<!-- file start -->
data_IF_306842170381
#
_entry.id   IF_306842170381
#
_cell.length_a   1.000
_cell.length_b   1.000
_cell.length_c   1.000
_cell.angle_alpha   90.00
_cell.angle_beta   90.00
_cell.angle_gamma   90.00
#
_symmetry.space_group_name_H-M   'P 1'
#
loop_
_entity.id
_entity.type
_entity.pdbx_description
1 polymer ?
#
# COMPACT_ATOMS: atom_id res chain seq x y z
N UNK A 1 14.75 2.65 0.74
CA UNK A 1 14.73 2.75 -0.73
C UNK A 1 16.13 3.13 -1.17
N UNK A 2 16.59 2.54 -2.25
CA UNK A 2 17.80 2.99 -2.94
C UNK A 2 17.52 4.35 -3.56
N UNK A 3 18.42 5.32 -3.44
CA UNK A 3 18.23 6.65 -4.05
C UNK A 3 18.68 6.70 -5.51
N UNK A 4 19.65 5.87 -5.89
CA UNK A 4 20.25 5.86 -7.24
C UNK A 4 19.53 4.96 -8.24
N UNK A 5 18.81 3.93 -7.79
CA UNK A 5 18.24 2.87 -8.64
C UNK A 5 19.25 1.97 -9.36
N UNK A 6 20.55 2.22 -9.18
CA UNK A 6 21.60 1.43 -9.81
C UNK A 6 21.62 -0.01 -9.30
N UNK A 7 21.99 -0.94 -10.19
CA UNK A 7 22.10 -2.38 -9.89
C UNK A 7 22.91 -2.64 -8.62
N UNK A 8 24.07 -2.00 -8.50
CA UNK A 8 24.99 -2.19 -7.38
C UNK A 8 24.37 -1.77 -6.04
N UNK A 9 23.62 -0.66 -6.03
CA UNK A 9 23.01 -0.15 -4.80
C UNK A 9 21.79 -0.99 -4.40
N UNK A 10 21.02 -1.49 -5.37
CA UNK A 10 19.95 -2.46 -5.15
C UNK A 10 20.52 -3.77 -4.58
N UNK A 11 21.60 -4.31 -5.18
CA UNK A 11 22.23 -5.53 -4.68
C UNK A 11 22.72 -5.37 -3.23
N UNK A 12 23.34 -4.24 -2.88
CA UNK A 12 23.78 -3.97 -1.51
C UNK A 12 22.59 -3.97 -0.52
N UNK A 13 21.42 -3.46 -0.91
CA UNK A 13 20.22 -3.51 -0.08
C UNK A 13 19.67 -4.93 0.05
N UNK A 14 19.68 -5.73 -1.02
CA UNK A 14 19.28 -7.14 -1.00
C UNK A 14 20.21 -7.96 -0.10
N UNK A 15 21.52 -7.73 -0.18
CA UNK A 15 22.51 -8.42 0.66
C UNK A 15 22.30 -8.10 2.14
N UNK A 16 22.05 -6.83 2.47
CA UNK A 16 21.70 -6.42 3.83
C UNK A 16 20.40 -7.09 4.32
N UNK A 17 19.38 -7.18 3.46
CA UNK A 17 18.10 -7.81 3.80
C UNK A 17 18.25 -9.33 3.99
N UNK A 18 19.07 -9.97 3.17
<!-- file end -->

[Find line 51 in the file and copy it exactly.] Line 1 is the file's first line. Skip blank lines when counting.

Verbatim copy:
N UNK A 11 21.60 -4.31 -5.18